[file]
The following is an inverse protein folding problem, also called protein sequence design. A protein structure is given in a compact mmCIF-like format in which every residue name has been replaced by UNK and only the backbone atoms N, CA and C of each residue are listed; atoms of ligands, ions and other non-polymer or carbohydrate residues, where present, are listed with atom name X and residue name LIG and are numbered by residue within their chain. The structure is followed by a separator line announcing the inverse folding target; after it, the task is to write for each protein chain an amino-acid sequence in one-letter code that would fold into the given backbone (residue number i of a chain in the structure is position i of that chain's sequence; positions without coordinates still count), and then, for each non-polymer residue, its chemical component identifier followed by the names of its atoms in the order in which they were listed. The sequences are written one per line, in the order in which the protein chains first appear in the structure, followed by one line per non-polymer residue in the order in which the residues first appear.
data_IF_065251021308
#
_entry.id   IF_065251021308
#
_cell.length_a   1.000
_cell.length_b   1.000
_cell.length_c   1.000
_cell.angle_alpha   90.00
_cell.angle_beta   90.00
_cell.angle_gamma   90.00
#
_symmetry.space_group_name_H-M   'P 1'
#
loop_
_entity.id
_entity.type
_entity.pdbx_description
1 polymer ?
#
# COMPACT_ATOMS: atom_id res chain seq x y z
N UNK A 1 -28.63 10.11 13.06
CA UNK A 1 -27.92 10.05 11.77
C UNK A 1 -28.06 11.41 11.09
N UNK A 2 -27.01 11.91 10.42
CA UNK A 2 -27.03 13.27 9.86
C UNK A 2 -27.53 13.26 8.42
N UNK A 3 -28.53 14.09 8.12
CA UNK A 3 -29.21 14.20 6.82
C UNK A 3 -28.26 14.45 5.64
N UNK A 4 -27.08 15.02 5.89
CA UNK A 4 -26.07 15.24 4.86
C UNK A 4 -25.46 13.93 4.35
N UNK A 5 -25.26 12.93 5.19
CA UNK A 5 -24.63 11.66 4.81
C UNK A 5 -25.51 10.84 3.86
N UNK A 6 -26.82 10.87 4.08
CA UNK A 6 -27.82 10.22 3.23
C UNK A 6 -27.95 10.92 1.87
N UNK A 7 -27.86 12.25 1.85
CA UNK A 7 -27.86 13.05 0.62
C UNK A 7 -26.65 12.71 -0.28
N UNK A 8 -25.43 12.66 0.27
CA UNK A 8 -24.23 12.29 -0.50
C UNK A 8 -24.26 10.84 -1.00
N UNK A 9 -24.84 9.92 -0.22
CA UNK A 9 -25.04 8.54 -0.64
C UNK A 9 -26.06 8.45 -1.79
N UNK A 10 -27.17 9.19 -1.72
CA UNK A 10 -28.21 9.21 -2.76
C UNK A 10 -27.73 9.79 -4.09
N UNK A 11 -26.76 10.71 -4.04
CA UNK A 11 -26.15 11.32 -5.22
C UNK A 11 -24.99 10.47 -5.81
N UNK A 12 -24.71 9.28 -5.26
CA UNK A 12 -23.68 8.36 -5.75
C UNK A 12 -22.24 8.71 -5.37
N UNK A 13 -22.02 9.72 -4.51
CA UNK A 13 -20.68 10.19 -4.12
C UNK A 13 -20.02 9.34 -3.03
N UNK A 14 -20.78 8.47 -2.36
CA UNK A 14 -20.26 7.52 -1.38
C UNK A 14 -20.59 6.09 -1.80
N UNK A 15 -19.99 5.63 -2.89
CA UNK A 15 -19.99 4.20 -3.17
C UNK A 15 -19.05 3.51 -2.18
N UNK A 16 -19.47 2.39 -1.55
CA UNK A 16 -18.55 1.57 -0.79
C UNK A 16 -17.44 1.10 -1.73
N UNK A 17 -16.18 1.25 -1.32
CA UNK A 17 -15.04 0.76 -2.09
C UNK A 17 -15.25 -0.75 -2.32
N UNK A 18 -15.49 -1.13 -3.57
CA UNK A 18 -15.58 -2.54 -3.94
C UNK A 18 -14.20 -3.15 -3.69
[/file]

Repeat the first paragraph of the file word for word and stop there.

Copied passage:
The following is an inverse protein folding problem, also called protein sequence design. A protein structure is given in a compact mmCIF-like format in which every residue name has been replaced by UNK and only the backbone atoms N, CA and C of each residue are listed; atoms of ligands, ions and other non-polymer or carbohydrate residues, where present, are listed with atom name X and residue name LIG and are numbered by residue within their chain. The structure is followed by a separator line announcing the inverse folding target; after it, the task is to write for each protein chain an amino-acid sequence in one-letter code that would fold into the given backbone (residue number i of a chain in the structure is position i of that chain's sequence; positions without coordinates still count), and then, for each non-polymer residue, its chemical component identifier followed by the names of its atoms in the order in which they were listed. The sequences are written one per line, in the order in which the protein chains first appear in the structure, followed by one line per non-polymer residue in the order in which the residues first appear.